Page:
Who is the real villain in Macbeth?

The protagonist, Macbeth, is the real villain of Macbeth. He begins the play as a loyal and valiant servant of the king, but when he hears the witches' prophecy, he abandons his morality and goodness to seize the throne through murder. Although he is manipulated by others, it is ultimately Macbeth who is responsible for his transformation into a tyrannical and bloodthirsty king.

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Although some would argue that Lady Macbeth or even the witches are the real villains of Macbeth, the most obvious villain in the play is Macbeth himself.

It is true that the witches seem to manipulate Macbeth for the fun of it, and they are certainly malicious and vindictive...

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Although some would argue that Lady Macbeth or even the witches are the real villains of Macbeth, the most obvious villain in the play is Macbeth himself.

It is true that the witches seem to manipulate Macbeth for the fun of it, and they are certainly malicious and vindictive creatures whose evilness provides motive enough for their misdeeds. Whatever the witches' motives, however, it's undeniable that they find a receptive audience in Macbeth. It is telling that Banquo, too, is offered a prophecy by the witches. Unlike Macbeth, though, Banquo recognizes the obvious evil of the witches and pays them little attention. The consideration Macbeth gives the witches—as well as the speed with which he begins to contemplate murdering Duncan—suggests that his moral corruption has already begun, perhaps even before he encountered the witches. It is also important to note that though the witches' offer Macbeth prophecies, they never instruct him to act. It is he who interprets (or misinterprets) their words, and it is he who chooses the manner in which he will fulfill the prophecies.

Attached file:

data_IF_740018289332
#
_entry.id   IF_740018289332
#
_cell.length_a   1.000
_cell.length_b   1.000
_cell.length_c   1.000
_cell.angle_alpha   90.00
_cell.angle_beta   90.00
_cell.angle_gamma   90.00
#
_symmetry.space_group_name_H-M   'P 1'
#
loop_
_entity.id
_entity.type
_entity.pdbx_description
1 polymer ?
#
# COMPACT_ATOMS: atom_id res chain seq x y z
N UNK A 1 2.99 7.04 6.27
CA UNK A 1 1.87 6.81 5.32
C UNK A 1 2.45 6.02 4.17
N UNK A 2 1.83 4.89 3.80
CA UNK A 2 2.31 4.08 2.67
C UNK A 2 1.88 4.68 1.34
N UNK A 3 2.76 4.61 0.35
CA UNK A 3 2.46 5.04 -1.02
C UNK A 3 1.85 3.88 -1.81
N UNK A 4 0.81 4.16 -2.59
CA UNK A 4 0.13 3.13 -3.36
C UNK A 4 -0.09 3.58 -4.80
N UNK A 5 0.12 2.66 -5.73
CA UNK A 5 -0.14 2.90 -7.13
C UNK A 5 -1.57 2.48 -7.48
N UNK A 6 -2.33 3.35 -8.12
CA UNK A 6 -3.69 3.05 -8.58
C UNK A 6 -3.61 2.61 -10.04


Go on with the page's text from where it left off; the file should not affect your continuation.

It is true that Lady Macbeth, too, manipulates her husband, urging him to murder the king, their guest and friend, against his own conscience. She even insults his masculinity and suggests that he is not really a man if he will not pursue the goal of becoming king. However, even though his wife may have goaded him into killing the king, Macbeth himself is the one who wields the knife. Macbeth knows that Duncan is his guest, his king, and a compassionate person and good ruler to boot, and yet he still decides to go ahead with this heinous and bloody crime. He could have stuck to his principles and told his wife that he was no longer willing to proceed with their plan. He could have been satisfied with his two titles—Thane of Glamis and Thane of Cawdor—and retained his loyalty and honor, but instead, he chooses to follow his ambition.

Even as his wife is slowly driven mad by the weight of her guilt, Macbeth seems to lose his sense of guilt entirely, committing one murder and then another and another, each more heartless than the last. By the end of the play, Macbeth is no sympathetic figure but a wicked, tyrannical villain, and it is ultimately his death that restores justice and order to Scotland.

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